The German government is taking measures to bolster gas storage levels amid a worsening of the market situation in the last few days, Economy Minister Robert Habeck said in an emailed statement. "Security of supply is currently guaranteed. But the situation is serious," Habeck said, adding that gas consumption must fall further and more supplies sent to storage facilities "otherwise things will really get tight in the winter."
Germany's gas storage levels rose to 57.03% from 56.67% yesterday, the Federal Network Agency said on its website. Ukraine Starts Harvest With Silos Full (11:01 a.m.) From a dramatic loss of export revenue to mine-riddled fields and destroyed machinery, Russia's invasion has taken a massive toll on Ukraine's agriculture sector.
With ports still closed, farmers are searching for alternatives to store the growing stockpiles of crops while already worrying about how much they'll be able to plant for the 2023 season. NATO Chief Says War May Last for Years (9:55 a.m.) Delivery of "modern weapons" from the West will enable Ukraine to drive Russian troops out of the Donbas region, Stoltenberg told the German newspaper.
At the NATO summit in Madrid later this month, the military alliance will declare "that Russia is no longer a partner, but a threat to our security, peace and stability," he said. "China will also feature in the paper for the first time. Because China's rise is a challenge to our interests, our values and our security." Ukraine Will Reclaim Its Land, Zelenskiy Vows (9:45 a.m.)
"We will not give away the south to anyone, we will return everything that's ours," Zelenskiy said in his daily video address. He also pledged that Ukraine will do all it can to ensure grain supplies leave its ports to help ease a global food crisis caused by Russia's war, once it receives security guarantees through international mediation. The invasion has triggered what many policymakers warn could be a spiraling food crisis by cutting off shipments of Ukrainian agricultural commodities.
United Nations-facilitated negotiations are struggling to make progress, with Ukraine's Black Sea ports scattered with mines and Russia effectively blocking shipping in the area. The governor in Ukraine's Odesa said 39 civilian ships under flags of 14 countries are currently unable to leave the region's ports. Johnson Says Time Works Against Putin (9:30 a.m.)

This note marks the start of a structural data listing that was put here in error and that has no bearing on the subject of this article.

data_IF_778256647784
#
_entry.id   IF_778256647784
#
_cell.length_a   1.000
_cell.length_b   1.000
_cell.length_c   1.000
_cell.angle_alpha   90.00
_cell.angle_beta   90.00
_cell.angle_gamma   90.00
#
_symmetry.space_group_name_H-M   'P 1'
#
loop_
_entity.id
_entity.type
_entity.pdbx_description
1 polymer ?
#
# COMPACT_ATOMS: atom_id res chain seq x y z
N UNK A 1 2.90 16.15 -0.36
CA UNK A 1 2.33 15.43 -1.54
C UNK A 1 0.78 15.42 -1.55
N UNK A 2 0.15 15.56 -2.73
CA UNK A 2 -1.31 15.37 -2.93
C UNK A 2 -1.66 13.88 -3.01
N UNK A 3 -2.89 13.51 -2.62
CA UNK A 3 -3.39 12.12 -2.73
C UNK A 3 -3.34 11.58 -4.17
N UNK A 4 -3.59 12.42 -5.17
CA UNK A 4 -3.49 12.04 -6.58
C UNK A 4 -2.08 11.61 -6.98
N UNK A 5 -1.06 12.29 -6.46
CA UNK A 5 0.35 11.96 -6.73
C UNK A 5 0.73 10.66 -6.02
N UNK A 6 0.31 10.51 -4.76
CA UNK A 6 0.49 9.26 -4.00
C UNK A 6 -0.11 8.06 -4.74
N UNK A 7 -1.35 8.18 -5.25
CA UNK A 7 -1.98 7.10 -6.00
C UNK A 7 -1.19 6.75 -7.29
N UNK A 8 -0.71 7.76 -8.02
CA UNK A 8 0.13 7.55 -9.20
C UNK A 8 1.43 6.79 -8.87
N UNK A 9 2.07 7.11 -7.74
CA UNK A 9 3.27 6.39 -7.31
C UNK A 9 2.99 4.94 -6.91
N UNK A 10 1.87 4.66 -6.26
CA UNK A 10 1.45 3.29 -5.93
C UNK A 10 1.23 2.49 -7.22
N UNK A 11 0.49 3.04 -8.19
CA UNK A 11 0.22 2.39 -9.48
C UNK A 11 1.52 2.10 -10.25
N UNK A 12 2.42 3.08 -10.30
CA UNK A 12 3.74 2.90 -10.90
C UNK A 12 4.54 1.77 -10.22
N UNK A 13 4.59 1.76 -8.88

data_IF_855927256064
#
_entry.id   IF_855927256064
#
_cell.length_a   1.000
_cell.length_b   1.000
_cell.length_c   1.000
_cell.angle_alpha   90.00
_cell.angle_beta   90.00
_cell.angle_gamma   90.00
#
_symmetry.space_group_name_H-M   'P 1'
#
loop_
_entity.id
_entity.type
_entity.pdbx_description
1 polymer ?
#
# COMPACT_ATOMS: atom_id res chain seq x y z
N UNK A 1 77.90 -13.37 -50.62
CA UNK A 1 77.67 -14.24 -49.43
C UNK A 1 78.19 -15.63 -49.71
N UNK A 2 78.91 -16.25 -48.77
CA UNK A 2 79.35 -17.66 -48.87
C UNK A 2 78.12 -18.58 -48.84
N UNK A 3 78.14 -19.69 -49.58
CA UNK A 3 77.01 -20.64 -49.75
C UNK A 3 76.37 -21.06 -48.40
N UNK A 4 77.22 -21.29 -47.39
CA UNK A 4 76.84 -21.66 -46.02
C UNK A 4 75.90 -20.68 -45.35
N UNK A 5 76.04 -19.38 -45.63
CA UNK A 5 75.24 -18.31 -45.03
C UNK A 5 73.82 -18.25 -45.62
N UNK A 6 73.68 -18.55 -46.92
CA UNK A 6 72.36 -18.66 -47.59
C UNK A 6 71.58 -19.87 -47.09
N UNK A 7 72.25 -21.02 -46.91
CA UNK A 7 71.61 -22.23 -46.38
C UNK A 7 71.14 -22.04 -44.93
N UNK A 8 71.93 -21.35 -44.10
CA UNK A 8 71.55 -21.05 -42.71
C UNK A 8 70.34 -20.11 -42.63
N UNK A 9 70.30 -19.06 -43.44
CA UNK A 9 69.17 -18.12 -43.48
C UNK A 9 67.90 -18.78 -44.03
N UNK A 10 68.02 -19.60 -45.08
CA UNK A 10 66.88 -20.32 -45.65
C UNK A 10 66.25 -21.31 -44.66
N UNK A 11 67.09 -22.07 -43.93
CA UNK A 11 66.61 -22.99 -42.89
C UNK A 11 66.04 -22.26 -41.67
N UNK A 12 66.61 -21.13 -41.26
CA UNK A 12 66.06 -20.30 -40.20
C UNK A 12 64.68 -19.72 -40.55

Russian President Vladimir Putin's "imperial design" for conquering Ukraine has been derailed and the UK and other nations must continue providing Ukraine with military and financial aid to ensure it has the "strategic endurance" to prevail in the war, British Prime Minister Boris Johnson wrote in the Sunday Times. While Putin may believe the West is too "fickle" to hold firm, the clock is "ticking inexorably" against him because Russia is expending troops and equipment faster than it can replace them, according to the prime minister. Finishing the war on terms laid out by Zelenskiy "should be the definition of success."
War Delays UK's Phase-Out of Coal (9:20 a.m.) When the COP26 climate talks concluded in November, Johnson declared the world had reached a point of no return in phasing out coal. The UK now aims to keep a reserve of coal-fired plants available this winter rather than shutting almost all of them over the next three months as planned.
Efforts to get rid of dirty power are being slowed as Russia's war in Ukraine hits European economies, forcing countries to make up for limited gas supplies with soaring energy prices stoking inflation. Ukraine Says Russian Missiles Hit Oil Depot (9:11 a.m.) Three Russian missiles struck an oil depot in Dnipropetrovsk region yesterday, killing at least two people, local authorities said.
Russian troops shelled a residential block in the town of Seredyna-Buda in the Sumy region near the border with Russia, the Ukrainian Defense Ministry said in an operational update. Mykolaiv in the south was struck with missiles that hit infrastructure and a residential building, and two civilians died during shelling. Russian forces are shelling areas near the city of Sievierodonetsk in the eastern Luhansk region and fighting continues for full control of the city, according to the ministry.